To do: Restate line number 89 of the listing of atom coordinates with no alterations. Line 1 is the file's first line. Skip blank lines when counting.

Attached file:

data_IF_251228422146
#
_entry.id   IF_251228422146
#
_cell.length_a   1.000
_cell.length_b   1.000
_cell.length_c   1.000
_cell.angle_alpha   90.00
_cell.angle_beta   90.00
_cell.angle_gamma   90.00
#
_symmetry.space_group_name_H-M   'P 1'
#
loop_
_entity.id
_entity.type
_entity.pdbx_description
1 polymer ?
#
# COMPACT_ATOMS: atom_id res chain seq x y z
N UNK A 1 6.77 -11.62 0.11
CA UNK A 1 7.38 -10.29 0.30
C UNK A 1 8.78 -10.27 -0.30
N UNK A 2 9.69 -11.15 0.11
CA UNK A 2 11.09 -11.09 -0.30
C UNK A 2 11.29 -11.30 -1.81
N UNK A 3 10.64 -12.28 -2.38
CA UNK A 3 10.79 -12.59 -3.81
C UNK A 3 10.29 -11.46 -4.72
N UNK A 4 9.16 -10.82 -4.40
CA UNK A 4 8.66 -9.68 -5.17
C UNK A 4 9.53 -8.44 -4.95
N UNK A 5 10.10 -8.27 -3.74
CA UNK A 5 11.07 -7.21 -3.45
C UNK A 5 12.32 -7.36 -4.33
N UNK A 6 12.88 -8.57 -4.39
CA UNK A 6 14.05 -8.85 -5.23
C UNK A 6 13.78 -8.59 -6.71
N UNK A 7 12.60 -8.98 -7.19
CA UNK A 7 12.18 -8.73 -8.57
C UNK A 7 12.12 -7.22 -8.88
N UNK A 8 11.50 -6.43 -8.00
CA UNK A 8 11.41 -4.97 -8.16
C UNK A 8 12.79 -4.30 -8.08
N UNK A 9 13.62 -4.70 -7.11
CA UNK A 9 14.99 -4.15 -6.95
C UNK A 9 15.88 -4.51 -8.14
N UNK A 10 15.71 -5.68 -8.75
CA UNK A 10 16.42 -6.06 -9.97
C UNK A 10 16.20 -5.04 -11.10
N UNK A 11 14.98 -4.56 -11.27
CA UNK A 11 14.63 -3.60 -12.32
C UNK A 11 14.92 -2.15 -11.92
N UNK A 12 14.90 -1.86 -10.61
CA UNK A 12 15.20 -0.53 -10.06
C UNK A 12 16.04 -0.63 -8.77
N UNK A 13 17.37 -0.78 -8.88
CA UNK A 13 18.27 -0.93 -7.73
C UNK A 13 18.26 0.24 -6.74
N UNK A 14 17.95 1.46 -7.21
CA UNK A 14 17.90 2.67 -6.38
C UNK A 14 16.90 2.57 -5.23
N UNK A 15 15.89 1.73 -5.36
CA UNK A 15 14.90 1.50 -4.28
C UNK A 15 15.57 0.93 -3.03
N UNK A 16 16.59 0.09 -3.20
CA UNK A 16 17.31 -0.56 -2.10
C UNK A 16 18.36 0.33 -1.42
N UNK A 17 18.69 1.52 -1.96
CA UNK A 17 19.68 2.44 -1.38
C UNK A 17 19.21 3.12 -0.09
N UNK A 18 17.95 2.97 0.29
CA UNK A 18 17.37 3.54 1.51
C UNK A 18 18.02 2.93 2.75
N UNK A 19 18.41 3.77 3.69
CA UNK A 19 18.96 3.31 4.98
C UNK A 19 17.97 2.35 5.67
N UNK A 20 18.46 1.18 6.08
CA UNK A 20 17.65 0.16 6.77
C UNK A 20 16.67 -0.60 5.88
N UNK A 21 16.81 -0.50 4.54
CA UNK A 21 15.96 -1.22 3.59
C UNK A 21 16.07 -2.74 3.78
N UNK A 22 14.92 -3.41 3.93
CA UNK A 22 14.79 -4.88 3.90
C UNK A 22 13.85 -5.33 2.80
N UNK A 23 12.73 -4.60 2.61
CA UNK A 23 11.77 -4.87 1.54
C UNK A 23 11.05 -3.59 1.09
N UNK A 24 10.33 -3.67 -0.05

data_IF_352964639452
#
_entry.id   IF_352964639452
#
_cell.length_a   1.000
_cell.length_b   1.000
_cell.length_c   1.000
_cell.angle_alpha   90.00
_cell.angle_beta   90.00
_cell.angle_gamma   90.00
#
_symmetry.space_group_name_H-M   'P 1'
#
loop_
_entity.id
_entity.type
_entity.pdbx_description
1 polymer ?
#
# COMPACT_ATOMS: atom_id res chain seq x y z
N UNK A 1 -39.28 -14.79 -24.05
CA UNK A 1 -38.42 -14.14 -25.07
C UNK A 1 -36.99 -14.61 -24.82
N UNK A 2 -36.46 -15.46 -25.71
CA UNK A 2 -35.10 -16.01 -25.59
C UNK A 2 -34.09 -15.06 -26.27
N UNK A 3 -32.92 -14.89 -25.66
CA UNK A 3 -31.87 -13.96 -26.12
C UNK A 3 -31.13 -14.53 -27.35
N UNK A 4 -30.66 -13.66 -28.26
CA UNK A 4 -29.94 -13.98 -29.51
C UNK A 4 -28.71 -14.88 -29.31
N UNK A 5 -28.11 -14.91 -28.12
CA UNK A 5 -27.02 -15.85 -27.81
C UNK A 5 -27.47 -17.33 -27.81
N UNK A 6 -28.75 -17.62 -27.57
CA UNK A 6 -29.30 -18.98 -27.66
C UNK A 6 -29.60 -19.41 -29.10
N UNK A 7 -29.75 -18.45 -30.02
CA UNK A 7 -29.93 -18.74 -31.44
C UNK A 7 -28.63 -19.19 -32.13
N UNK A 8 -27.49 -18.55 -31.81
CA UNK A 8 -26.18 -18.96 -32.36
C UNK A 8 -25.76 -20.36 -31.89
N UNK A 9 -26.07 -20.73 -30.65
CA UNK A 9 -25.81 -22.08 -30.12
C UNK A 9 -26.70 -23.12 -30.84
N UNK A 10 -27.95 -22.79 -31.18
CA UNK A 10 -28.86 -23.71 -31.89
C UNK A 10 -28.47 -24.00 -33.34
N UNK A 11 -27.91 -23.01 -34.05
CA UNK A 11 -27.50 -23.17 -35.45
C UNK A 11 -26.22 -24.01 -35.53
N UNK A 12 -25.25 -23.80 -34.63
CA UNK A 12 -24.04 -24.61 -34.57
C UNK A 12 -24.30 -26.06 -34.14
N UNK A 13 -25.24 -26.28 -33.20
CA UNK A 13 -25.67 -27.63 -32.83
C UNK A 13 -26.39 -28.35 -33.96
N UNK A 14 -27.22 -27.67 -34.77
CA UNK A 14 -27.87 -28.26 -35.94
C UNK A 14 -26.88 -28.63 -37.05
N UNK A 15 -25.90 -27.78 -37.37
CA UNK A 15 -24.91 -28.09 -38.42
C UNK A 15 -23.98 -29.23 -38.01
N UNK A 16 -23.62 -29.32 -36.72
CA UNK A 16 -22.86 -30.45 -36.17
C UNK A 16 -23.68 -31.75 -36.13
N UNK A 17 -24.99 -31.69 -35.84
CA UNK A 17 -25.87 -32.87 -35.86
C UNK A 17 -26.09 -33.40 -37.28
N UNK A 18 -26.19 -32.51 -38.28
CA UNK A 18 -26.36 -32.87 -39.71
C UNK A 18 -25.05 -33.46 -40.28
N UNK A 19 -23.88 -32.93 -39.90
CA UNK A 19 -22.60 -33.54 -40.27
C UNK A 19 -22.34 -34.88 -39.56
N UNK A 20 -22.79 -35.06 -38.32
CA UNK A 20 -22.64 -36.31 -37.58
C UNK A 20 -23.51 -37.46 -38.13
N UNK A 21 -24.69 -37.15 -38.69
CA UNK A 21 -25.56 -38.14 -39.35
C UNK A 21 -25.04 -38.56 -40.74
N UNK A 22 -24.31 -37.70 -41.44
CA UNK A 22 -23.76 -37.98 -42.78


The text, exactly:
C UNK A 23 11.05 -3.59 1.09